Case Study: Dyslexia, Bad Dyslexia
I have a student, let’s call him Frank, with dyslexia. It’s bad. It is, in fact, it is the worst case I’ve seen in nine years of teaching by a factor of two or three. Last year, I helped him get ready for the New York State Living Environment Regents. This year, I am helping him prepare for the New York State English Regents.
Before going further, let me state clearly and unambiguously that I am not qualified to teach a dyslexic student to read and write, nor do I have any meaningful formal education in special education techniques. Fortunately, Frank goes to a school that focuses on special education for teenagers with normal intelligence but severe learning disabilities. In many ways, this school has served him very well. Unfortunately, there are still big gaps in his skill set that don’t have to be there.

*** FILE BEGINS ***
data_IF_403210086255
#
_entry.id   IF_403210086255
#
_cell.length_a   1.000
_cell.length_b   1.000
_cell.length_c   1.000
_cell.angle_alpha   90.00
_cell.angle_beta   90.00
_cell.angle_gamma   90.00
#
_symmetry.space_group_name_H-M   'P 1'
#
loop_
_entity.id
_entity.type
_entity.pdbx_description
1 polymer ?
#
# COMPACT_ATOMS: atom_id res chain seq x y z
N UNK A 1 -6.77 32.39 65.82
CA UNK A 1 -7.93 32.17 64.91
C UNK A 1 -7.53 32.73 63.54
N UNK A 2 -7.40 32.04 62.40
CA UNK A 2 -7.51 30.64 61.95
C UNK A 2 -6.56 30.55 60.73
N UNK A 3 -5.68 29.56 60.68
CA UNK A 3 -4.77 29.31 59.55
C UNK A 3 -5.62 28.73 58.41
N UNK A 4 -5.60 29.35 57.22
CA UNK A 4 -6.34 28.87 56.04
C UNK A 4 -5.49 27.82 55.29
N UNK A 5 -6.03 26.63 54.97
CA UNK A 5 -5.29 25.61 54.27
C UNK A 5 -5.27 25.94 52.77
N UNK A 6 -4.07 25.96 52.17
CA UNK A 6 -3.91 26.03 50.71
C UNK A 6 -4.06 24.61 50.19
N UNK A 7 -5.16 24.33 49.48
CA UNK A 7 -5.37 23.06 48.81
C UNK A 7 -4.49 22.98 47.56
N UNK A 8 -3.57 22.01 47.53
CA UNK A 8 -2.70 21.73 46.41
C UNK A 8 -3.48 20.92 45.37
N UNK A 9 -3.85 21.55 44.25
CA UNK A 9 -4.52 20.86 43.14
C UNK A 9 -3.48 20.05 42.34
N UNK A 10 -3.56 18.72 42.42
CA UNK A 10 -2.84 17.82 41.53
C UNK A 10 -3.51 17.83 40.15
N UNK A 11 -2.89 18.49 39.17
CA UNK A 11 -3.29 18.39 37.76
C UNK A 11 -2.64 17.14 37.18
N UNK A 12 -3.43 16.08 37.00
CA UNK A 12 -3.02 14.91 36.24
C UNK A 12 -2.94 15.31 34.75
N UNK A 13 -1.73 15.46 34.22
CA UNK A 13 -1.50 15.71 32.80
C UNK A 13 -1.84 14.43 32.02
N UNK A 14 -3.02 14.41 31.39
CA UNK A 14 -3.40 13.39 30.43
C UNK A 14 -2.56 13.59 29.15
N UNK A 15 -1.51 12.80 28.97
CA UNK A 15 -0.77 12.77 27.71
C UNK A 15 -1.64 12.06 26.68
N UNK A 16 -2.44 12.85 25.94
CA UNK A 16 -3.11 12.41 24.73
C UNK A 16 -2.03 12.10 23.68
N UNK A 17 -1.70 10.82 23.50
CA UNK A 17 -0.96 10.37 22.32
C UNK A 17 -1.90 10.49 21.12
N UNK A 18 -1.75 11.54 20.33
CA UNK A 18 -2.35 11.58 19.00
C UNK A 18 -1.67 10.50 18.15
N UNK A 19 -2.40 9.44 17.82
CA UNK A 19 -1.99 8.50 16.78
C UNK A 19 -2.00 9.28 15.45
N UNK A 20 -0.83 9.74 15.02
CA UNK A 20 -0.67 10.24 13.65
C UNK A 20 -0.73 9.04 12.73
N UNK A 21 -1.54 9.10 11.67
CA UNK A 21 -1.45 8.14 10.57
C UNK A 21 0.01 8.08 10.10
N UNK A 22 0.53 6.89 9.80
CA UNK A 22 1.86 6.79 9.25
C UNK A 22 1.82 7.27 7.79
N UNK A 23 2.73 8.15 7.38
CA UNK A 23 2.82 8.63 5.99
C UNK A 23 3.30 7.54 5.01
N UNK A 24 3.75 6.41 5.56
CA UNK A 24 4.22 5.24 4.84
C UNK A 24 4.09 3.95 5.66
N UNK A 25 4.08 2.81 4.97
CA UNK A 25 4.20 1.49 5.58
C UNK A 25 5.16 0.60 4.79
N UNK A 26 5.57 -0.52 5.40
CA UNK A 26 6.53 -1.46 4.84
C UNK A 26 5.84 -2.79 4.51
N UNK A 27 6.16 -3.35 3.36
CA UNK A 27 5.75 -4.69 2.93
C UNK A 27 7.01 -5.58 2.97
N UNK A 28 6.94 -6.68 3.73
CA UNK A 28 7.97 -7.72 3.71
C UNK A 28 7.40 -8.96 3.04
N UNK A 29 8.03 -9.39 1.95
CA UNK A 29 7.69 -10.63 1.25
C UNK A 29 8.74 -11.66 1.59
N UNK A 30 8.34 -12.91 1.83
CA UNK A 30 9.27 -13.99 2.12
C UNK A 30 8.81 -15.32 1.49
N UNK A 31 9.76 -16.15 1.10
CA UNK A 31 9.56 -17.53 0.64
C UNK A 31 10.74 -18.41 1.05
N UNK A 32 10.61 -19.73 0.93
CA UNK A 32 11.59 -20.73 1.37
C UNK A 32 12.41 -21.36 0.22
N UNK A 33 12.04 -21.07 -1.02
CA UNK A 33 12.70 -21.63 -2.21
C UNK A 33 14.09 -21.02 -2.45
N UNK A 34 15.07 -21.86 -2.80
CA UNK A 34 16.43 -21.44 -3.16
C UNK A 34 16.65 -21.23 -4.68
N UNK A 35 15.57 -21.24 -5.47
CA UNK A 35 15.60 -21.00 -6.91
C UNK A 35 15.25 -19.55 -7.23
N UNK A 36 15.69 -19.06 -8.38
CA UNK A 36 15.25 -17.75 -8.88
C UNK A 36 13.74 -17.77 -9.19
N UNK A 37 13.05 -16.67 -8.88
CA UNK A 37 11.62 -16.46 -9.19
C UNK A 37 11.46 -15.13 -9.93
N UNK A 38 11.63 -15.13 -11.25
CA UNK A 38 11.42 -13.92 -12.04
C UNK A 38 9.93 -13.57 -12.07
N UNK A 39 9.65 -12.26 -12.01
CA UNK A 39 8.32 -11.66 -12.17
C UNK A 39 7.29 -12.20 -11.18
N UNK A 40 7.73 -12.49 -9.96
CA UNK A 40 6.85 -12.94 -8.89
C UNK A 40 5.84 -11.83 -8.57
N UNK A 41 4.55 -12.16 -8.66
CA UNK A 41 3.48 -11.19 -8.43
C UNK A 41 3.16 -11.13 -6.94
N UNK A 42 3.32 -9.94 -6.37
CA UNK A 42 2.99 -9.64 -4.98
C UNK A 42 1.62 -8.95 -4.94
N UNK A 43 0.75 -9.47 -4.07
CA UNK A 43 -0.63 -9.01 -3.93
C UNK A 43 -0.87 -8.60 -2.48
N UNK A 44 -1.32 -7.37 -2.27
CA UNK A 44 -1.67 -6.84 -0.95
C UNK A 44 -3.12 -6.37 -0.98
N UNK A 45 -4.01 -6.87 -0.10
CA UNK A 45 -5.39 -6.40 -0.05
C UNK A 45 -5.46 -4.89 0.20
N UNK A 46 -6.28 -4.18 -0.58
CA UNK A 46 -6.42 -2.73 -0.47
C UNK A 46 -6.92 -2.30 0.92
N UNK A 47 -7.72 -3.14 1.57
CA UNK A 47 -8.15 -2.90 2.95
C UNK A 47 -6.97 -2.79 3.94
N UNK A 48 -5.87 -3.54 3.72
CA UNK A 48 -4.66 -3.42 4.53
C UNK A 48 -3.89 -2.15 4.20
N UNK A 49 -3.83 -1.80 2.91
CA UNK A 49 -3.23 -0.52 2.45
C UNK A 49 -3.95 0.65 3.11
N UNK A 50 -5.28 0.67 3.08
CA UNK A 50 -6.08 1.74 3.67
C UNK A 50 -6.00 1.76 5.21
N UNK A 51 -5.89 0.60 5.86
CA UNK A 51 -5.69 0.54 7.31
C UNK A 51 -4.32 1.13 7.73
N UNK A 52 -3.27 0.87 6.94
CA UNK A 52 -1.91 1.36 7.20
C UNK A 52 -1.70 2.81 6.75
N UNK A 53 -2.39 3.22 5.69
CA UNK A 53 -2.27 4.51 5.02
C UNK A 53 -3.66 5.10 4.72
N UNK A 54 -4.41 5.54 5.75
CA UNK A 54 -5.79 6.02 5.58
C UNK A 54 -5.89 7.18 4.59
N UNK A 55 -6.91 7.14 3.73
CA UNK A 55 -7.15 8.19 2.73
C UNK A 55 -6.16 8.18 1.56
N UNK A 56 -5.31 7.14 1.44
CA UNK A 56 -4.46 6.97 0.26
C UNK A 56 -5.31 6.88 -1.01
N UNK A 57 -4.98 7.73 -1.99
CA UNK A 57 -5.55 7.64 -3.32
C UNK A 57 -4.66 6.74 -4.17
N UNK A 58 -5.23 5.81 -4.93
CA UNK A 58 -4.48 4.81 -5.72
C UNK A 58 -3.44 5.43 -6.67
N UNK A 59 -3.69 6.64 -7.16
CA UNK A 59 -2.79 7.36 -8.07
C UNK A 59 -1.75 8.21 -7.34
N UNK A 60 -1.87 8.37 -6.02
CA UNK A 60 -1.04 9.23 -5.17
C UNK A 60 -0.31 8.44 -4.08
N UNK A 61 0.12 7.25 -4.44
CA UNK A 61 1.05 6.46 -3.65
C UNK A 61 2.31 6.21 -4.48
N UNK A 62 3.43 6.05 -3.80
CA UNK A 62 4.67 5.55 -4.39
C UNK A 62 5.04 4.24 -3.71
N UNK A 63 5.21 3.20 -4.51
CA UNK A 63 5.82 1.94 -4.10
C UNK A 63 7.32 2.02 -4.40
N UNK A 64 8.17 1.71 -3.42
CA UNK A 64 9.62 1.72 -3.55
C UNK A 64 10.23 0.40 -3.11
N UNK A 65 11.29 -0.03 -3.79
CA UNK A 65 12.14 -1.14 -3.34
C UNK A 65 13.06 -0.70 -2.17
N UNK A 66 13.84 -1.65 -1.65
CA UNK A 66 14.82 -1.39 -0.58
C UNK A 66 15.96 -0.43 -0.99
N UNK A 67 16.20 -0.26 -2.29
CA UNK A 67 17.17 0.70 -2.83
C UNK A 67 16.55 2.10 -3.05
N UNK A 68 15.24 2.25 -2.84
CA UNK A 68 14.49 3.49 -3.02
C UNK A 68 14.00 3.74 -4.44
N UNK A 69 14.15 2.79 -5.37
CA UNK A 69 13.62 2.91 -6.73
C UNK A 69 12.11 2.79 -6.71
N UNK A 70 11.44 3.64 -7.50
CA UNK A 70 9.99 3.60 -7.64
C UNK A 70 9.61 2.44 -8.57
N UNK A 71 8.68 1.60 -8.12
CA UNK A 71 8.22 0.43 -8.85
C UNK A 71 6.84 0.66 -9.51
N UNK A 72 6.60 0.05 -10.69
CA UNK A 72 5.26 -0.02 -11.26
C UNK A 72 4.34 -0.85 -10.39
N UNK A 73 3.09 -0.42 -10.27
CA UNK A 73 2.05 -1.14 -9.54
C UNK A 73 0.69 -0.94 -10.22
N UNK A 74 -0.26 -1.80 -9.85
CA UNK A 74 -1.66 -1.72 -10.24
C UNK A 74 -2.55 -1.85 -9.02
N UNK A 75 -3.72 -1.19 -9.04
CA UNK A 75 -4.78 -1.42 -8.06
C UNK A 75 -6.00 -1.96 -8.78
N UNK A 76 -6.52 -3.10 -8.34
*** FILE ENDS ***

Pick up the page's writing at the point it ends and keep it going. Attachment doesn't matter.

I find it especially frustrating that the skills needed to make a cogent oral argument are not being taught because it is relatively easy to envision the day when the physical act of writing is no longer the only way to get words down. Right now, voice recognition software is still not entirely practical, but technology advances quickly, and it seems reasonable to be optimistic on this front. Even if voice recognition technology does not advance, these skills are very valuable for anyone entering an information economy. I hope to see the day when humanities curricula are revised to include these skills.